Brown vs Board of Education

By: Dylan Minshew

The Ruling of Brown Vs Board of Education

On May 17, 1954, U.S. Supreme Court Justice Earl Warren delivered the unanimous ruling in the landmark civil rights case Brown v. Board of Education of Topeka, Kansas. State-sanctioned segregation of public schools was a violation of the 14th amendment and was therefore unconstitutional. Arguments were to be heard during the next term to determine just how the ruling would be imposed. Just over one year later, on May 31, 1955, Warren read the Court's unanimous decision, now referred to as Brown II, instructing the states to begin desegregation plans "with all deliberate speed."

How the ruling affects African Americans educational opportunities

The ruling affected African Americans by giving them what the whites had but in a different way. For example African Americans had books, pencils, notebooks etc... just like the whites. The materials were beaten up and were passed on from the white schools. The lunch and classrooms that the African American schools had were trashed the janitors would not and could not keep up with the mess the students made. therefor everything at the African American schools looked worse but equal. the reason being that the schools were worse is because the African American schools would not receive the money they needed form the states and cities like the white schools had received.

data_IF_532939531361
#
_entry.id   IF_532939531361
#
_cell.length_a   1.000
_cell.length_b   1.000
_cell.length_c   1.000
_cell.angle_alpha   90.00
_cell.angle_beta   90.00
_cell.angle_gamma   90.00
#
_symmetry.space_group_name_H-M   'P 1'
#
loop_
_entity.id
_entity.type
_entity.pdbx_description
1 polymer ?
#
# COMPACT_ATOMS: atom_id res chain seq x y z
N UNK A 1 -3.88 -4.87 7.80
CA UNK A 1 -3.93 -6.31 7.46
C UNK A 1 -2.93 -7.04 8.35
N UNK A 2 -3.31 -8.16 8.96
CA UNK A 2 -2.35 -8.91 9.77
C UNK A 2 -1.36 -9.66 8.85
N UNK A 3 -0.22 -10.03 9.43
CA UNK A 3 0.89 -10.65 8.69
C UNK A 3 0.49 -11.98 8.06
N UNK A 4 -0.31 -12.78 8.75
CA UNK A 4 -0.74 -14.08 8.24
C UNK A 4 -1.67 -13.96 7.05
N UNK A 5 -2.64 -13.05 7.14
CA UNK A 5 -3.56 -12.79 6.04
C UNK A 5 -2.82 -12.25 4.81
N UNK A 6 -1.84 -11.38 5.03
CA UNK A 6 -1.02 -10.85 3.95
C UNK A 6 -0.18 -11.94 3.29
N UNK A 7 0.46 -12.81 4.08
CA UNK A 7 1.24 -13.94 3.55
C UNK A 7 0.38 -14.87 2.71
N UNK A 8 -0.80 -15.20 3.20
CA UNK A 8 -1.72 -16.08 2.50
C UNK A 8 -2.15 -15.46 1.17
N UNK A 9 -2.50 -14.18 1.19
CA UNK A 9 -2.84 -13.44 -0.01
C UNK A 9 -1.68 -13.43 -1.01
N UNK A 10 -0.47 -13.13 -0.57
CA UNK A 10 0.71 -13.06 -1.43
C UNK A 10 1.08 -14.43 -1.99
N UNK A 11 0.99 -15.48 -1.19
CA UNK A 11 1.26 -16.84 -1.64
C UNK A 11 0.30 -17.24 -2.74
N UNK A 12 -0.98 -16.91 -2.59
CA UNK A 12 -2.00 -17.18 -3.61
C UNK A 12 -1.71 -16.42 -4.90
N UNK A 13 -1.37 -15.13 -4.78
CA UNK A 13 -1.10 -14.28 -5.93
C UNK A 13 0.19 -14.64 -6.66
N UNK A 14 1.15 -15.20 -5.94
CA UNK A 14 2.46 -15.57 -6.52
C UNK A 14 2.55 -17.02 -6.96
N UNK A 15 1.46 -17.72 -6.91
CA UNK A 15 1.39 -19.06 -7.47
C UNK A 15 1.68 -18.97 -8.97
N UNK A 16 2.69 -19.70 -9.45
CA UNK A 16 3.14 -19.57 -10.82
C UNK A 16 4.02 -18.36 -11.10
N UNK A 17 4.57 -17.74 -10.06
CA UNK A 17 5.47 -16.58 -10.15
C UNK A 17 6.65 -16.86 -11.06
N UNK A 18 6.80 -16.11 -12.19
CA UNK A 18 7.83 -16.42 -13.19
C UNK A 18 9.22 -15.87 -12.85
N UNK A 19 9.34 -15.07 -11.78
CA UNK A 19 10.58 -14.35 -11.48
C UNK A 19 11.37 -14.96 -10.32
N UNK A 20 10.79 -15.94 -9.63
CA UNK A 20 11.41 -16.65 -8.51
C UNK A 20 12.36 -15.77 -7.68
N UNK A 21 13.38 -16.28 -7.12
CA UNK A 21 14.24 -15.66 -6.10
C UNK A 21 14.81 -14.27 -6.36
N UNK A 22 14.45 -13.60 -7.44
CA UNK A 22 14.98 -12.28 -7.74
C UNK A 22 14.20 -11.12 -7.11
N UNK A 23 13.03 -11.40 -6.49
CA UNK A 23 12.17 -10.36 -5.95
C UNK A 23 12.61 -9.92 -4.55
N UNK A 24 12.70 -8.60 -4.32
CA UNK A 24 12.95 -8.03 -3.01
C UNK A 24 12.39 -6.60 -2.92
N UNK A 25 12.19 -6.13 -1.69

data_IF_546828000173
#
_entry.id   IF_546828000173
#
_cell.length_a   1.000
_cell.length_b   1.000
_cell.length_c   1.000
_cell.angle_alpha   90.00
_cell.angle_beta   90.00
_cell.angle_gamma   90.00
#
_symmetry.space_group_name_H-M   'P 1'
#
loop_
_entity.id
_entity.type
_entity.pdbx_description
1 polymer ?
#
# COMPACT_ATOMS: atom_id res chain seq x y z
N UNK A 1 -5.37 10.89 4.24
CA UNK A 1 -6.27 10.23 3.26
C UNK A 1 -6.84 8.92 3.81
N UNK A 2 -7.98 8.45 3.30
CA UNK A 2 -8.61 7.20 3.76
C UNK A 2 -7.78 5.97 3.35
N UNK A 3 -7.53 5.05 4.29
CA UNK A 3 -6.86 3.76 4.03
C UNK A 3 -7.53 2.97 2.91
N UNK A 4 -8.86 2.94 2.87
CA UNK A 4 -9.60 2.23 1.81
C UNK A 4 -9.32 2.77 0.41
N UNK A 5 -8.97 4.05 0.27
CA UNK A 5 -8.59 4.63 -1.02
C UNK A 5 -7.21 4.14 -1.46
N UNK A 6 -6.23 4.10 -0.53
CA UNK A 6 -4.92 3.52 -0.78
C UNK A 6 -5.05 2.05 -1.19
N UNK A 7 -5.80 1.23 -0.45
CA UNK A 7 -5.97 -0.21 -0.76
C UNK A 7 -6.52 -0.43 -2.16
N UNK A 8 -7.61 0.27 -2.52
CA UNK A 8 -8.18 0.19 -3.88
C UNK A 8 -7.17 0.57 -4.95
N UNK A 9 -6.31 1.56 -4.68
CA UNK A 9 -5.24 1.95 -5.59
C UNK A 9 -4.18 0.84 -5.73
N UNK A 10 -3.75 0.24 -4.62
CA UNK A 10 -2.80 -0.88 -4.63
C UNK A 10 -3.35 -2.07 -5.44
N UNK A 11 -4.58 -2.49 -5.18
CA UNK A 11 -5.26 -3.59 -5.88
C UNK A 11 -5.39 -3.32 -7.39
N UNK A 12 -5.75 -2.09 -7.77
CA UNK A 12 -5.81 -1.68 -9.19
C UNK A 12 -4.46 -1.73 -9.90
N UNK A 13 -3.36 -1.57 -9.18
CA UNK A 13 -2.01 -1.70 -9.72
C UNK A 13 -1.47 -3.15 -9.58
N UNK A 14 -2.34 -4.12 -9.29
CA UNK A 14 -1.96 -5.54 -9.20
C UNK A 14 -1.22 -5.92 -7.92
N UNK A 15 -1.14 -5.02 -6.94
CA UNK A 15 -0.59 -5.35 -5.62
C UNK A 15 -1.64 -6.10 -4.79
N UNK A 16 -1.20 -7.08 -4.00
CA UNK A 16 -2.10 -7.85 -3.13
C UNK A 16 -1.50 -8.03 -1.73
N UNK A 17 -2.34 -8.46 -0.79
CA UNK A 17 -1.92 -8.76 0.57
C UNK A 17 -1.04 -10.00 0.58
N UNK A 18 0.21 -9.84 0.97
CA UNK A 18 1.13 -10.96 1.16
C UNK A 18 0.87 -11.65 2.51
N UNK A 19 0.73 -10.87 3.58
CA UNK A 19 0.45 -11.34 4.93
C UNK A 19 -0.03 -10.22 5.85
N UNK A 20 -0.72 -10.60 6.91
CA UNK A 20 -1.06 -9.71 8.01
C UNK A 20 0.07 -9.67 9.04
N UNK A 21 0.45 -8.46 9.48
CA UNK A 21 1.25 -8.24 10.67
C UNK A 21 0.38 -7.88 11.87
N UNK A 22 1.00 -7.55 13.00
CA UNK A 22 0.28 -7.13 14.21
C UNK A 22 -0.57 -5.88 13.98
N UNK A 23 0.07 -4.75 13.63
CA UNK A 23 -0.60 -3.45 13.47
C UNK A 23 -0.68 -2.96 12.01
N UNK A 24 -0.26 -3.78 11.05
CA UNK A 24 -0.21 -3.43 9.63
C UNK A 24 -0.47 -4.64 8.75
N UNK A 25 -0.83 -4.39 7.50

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Leandro vs North Carolina

The Ruling of Leandro vs North Carolina

A number of urban school districts were allowed to intervene in the Leandro lawsuit. They raised a second and equally important issue. They claimed that their schools were burdened with large numbers and heavy concentrations of disadvantaged and more-costly-to-educate students. Therefore, they argued that the State Constitution requires North Carolina to provide schools anywhere in the state with "adequate" resources to fully educate disadvantaged - that is, poor, special education and Limited English Proficient -- students.

How the ruling affects African Americans educational opportunities

The NAACP fought to end “separate but equal” schools several decades ago,

not just to seat black children beside white children, even though that is a good thing. It is also a mandate of the U.S. Constitution. We fought because “separate but equal” produced systemic inequities in teacher pay, school curriculum, textbooks, transportation, and other opportunities.

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Swann vs Charlotte-Mecklenburg Board of Education

The ruling of Swann vs Charlotte-Mecklenburg Board of Education

Swann v. Charlotte-Mecklenburg Board of Education, case in which, on April 20, 1971, theSupreme Court of the United States unanimously upheld busing programs that aimed to speed up the racial integration of public schools in the United States.

How the ruling affects African Americans educational opportunities

"The African american struggle for desegregation," observes Gary Orfield, co-director at the Harvard Civil Rights Project and among the nation's leading experts on desegregation, "did not arise because anyone believed that there was something magical about sitting next to whites in a classroom. It was, however, based on a belief that the dominant group would keep control of the most successful schools and that the only way to get full range of opportunities for a minority child was to get access to those schools."

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